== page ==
Squeaky-bum time, the Manchester United manager calls it.
Arsène Wenger was driven to such a loss of sangfroid during one run-in he could be seen tugging at his tie knot, as if it had been closing round his throat. The more we saw of José Mourinho before Ferguson finally got the better of him, the more he seemed to be auditioning for Monty Python's Silly party.
Then last weekend Roberto Mancini chose not to attend the press conference after a disappointing 1-1 draw at Stoke City and suddenly he, too, was cracking up.
He wasn't, of course. Mancini was simply in a bad mood, angry with his players and annoyed with the referee, and could not trust himself not to talk his way into trouble. Which, incidentally, is the precise reason Ferguson decided he could not be bothered to come to the press room after a defeat against Liverpool in November 2001 and has not been back after a single league match since.
Mancini resumed media duties on Friday and this was not a man on the point of spontaneous combustion. He had rung Tony Pulis, he explained, to apologise for not shaking the Stoke manager's hand. Occasionally, there were glimpses of a man feeling the pressure.
The moments, for example, when he could not hide his exasperation about Sergio Agüero's injury – "stupid", he said, five different times – and there was a telling response when he was asked whether he could trust Mario Balotelli to deputise. "No," he replied. "Never. I don't think anyone can trust Mario."
Which is very different to how Ferguson would have answered. United's manager would have a) pretended Agüero was fine and b) talked up Balotelli, whether he meant it or not.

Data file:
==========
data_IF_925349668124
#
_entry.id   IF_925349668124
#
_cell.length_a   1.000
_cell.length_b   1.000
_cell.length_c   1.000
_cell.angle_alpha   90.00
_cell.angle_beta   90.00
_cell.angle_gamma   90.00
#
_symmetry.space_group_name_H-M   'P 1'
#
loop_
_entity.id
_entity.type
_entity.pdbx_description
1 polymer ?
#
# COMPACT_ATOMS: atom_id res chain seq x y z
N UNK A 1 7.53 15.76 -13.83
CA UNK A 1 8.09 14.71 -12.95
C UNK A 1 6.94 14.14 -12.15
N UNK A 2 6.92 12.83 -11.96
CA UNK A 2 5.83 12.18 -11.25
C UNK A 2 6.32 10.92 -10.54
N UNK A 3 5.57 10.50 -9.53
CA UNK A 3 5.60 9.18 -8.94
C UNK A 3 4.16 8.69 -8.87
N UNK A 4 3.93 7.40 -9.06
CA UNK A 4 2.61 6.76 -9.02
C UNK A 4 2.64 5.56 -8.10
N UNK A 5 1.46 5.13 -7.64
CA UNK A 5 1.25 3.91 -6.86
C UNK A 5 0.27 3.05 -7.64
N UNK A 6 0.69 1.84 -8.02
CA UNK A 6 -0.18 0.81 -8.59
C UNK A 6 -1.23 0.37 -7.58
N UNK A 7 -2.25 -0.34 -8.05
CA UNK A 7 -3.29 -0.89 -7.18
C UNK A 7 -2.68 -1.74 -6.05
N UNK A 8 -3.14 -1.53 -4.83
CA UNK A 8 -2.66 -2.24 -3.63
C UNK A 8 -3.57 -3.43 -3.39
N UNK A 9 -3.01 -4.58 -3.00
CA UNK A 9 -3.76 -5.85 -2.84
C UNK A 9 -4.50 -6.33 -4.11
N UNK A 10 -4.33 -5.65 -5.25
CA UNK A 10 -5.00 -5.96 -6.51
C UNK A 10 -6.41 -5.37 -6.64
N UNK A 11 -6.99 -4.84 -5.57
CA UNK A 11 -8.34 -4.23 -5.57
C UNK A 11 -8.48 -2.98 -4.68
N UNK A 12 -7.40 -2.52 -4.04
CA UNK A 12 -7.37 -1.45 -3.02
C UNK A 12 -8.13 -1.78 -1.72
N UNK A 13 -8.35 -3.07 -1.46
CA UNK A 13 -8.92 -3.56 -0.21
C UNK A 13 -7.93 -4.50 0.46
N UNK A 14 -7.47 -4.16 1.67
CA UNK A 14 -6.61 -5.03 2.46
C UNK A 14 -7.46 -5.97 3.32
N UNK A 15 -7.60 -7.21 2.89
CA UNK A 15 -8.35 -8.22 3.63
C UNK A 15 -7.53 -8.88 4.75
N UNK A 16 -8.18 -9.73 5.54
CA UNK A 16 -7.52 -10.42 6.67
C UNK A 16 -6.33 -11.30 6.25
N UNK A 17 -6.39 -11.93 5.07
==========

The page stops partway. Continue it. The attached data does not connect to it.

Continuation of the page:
Mancini also reminded us, very matter-of-factly, that it would be reckless to overstate City's recent problems. "I think we have everything to play for. We took only one point at Stoke and, after that, we need to win all our games. But I think we can do it."
Ferguson, that famous stirrer, had talked of City's "desperation" allowing Carlos Tevez back. Mancini's reply was short and to the point. "We have played without Tevez and dominated this championship for seven months."
All the same, it was difficult to leave Carrington without wondering whether there was a better atmosphere across the fields, past the stables and the electricity sub-station to where United are based a few hundred yards away. On the one hand, City could return to the top of the league by beating Sunderland on Saturday. On the other, United have opened a three-point lead and Monday's trip to Blackburn Rovers is the first of four games against bottom-six teams.
Ferguson and his players certainly do not seem to be feeling the pinch, leaving for a golfing jolly to St Andrews. At United, as Mancini conceded, there is that seen-it-all-before wisdom. "The difference is United have won 19 championships. Every year they are used to staying there. For us, it's different. It's the first time and probably we have more pressure."